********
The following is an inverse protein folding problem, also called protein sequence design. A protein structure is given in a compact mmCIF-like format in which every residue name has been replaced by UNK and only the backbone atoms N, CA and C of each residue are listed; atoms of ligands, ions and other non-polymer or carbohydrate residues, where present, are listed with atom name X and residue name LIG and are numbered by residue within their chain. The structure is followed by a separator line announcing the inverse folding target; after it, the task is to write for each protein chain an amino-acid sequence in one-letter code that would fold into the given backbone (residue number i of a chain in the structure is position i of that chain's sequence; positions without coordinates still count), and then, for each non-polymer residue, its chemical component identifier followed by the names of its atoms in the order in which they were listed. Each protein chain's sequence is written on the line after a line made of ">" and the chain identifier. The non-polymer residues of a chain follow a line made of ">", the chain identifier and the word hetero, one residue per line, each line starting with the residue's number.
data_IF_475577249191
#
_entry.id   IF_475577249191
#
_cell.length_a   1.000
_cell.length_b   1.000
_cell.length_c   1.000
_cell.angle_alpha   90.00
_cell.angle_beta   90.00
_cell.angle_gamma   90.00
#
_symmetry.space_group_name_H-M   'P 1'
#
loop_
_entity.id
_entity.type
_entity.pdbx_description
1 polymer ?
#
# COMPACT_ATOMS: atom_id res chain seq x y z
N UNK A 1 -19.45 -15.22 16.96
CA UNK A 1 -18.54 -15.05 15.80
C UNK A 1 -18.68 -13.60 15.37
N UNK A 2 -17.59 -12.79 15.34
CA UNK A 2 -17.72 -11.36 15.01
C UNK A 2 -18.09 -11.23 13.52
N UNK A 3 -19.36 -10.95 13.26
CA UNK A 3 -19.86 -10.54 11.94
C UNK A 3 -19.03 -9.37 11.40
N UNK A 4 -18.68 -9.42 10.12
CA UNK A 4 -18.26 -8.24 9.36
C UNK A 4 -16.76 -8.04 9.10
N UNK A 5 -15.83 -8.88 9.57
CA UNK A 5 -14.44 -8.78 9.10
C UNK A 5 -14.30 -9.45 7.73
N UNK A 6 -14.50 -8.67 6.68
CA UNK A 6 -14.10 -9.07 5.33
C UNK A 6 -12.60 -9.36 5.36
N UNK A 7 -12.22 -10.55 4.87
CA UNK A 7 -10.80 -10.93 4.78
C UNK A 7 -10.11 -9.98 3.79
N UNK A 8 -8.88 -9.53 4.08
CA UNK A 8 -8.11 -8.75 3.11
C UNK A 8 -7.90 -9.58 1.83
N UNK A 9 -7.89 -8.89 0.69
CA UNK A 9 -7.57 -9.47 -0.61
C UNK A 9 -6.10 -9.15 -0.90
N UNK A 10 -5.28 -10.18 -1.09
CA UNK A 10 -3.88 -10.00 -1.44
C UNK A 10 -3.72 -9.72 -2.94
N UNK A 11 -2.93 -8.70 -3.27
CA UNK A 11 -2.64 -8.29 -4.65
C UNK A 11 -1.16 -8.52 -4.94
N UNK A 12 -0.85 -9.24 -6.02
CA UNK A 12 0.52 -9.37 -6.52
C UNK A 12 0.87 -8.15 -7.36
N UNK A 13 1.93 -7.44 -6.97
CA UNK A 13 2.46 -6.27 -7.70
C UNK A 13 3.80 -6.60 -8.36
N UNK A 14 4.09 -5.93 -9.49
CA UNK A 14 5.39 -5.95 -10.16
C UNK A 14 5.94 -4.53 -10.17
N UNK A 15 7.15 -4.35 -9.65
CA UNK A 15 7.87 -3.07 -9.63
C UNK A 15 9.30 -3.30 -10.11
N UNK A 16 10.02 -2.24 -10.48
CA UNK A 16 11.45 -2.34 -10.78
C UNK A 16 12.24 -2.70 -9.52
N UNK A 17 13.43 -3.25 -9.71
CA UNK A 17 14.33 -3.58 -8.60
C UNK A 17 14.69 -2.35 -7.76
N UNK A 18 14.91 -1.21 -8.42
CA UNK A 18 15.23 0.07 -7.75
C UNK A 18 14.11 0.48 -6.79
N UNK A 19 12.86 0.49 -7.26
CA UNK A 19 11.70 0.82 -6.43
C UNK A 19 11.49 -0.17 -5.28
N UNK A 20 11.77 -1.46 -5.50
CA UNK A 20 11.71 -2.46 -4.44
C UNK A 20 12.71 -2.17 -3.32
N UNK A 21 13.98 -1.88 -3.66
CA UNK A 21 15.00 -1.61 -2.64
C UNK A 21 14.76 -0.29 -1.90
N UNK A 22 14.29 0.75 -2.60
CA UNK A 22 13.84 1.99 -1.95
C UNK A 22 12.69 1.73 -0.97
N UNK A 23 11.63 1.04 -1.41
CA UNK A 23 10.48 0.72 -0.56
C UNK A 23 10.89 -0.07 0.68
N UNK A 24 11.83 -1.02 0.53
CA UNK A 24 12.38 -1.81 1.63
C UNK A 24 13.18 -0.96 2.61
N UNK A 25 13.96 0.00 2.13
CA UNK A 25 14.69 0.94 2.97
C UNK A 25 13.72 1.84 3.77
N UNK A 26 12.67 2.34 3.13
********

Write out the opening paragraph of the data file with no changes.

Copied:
The following is an inverse protein folding problem, also called protein sequence design. A protein structure is given in a compact mmCIF-like format in which every residue name has been replaced by UNK and only the backbone atoms N, CA and C of each residue are listed; atoms of ligands, ions and other non-polymer or carbohydrate residues, where present, are listed with atom name X and residue name LIG and are numbered by residue within their chain. The structure is followed by a separator line announcing the inverse folding target; after it, the task is to write for each protein chain an amino-acid sequence in one-letter code that would fold into the given backbone (residue number i of a chain in the structure is position i of that chain's sequence; positions without coordinates still count), and then, for each non-polymer residue, its chemical component identifier followed by the names of its atoms in the order in which they were listed. Each protein chain's sequence is written on the line after a line made of ">" and the chain identifier. The non-polymer residues of a chain follow a line made of ">", the chain identifier and the word hetero, one residue per line, each line starting with the residue's number.